Is Willamette Valley Vineyards (NASDAQ:WVVI) Using Too Much Debt?

By
Simply Wall St
Published
May 12, 2022
NasdaqCM:WVVI
Source: Shutterstock

Legendary fund manager Li Lu (who Charlie Munger backed) once said, 'The biggest investment risk is not the volatility of prices, but whether you will suffer a permanent loss of capital.' So it might be obvious that you need to consider debt, when you think about how risky any given stock is, because too much debt can sink a company. As with many other companies Willamette Valley Vineyards, Inc. (NASDAQ:WVVI) makes use of debt. But the more important question is: how much risk is that debt creating?

What Risk Does Debt Bring?

Debt assists a business until the business has trouble paying it off, either with new capital or with free cash flow. In the worst case scenario, a company can go bankrupt if it cannot pay its creditors. While that is not too common, we often do see indebted companies permanently diluting shareholders because lenders force them to raise capital at a distressed price. Of course, debt can be an important tool in businesses, particularly capital heavy businesses. The first step when considering a company's debt levels is to consider its cash and debt together.

View our latest analysis for Willamette Valley Vineyards

What Is Willamette Valley Vineyards's Debt?

The image below, which you can click on for greater detail, shows that Willamette Valley Vineyards had debt of US$6.70m at the end of December 2021, a reduction from US$7.22m over a year. However, its balance sheet shows it holds US$13.7m in cash, so it actually has US$7.05m net cash.

debt-equity-history-analysis
NasdaqCM:WVVI Debt to Equity History May 12th 2022

How Strong Is Willamette Valley Vineyards' Balance Sheet?

According to the last reported balance sheet, Willamette Valley Vineyards had liabilities of US$11.9m due within 12 months, and liabilities of US$14.5m due beyond 12 months. Offsetting these obligations, it had cash of US$13.7m as well as receivables valued at US$3.30m due within 12 months. So it has liabilities totalling US$9.36m more than its cash and near-term receivables, combined.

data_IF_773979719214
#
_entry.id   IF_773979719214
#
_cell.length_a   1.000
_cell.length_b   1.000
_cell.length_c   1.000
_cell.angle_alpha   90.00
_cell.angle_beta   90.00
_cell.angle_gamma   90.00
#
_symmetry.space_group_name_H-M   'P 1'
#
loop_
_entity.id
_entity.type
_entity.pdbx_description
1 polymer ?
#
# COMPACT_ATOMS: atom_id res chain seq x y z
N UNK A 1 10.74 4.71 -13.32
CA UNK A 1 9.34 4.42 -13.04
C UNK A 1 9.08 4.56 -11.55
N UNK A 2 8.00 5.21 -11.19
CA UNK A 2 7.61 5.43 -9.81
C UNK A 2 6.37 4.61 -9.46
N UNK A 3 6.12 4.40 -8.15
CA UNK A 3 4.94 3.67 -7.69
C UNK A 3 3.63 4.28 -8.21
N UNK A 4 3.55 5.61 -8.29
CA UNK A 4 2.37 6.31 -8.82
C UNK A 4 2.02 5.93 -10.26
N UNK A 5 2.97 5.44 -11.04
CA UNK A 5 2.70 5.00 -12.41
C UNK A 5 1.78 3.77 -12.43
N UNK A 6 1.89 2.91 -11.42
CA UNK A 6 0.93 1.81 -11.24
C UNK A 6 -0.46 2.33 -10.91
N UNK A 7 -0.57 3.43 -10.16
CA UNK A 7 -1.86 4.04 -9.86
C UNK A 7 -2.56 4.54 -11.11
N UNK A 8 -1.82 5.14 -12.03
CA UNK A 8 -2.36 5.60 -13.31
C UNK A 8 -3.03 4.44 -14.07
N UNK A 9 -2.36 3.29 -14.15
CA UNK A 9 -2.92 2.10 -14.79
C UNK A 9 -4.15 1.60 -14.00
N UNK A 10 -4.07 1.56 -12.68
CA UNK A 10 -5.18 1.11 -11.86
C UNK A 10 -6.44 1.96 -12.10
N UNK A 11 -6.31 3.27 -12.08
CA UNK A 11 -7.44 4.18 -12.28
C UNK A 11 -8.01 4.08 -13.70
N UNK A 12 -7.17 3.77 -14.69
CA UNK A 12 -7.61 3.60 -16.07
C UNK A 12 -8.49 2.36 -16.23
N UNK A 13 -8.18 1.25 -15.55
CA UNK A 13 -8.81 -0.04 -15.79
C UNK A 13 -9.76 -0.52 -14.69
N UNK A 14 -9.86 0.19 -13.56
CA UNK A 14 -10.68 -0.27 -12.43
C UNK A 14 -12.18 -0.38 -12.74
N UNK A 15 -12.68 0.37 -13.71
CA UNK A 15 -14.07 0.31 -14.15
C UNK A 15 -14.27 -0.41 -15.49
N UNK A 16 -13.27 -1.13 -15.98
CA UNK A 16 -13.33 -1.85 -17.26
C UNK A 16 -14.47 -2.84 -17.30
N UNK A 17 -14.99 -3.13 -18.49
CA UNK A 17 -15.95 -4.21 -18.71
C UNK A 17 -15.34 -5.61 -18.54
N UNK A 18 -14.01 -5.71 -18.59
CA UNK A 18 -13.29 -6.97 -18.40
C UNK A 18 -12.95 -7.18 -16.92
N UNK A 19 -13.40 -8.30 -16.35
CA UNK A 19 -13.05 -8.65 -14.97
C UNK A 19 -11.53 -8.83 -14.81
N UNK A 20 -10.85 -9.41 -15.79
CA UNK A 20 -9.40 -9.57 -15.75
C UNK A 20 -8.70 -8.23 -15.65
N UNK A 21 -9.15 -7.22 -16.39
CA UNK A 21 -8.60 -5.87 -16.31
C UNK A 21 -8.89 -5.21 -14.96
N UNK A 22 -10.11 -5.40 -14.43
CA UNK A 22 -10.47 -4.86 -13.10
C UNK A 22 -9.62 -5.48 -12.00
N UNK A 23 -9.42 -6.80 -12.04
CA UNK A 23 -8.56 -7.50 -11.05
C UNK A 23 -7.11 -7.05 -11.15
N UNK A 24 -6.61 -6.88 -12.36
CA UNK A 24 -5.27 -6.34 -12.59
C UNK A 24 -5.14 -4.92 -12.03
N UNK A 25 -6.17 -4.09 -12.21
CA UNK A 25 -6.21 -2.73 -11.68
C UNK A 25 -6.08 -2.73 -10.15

This deficit isn't so bad because Willamette Valley Vineyards is worth US$33.8m, and thus could probably raise enough capital to shore up its balance sheet, if the need arose. But it's clear that we should definitely closely examine whether it can manage its debt without dilution. While it does have liabilities worth noting, Willamette Valley Vineyards also has more cash than debt, so we're pretty confident it can manage its debt safely.

The modesty of its debt load may become crucial for Willamette Valley Vineyards if management cannot prevent a repeat of the 26% cut to EBIT over the last year. When a company sees its earnings tank, it can sometimes find its relationships with its lenders turn sour. When analysing debt levels, the balance sheet is the obvious place to start. But you can't view debt in total isolation; since Willamette Valley Vineyards will need earnings to service that debt. So when considering debt, it's definitely worth looking at the earnings trend. Click here for an interactive snapshot.

But our final consideration is also important, because a company cannot pay debt with paper profits; it needs cold hard cash. While Willamette Valley Vineyards has net cash on its balance sheet, it's still worth taking a look at its ability to convert earnings before interest and tax (EBIT) to free cash flow, to help us understand how quickly it is building (or eroding) that cash balance. Over the last three years, Willamette Valley Vineyards saw substantial negative free cash flow, in total. While that may be a result of expenditure for growth, it does make the debt far more risky.

Summing up

Although Willamette Valley Vineyards's balance sheet isn't particularly strong, due to the total liabilities, it is clearly positive to see that it has net cash of US$7.05m. Despite the cash, we do find Willamette Valley Vineyards's EBIT growth rate concerning, so we're not particularly comfortable with the stock. There's no doubt that we learn most about debt from the balance sheet. But ultimately, every company can contain risks that exist outside of the balance sheet. We've identified 4 warning signs with Willamette Valley Vineyards (at least 1 which is significant) , and understanding them should be part of your investment process.

When all is said and done, sometimes its easier to focus on companies that don't even need debt. Readers can access a list of growth stocks with zero net debt 100% free, right now.

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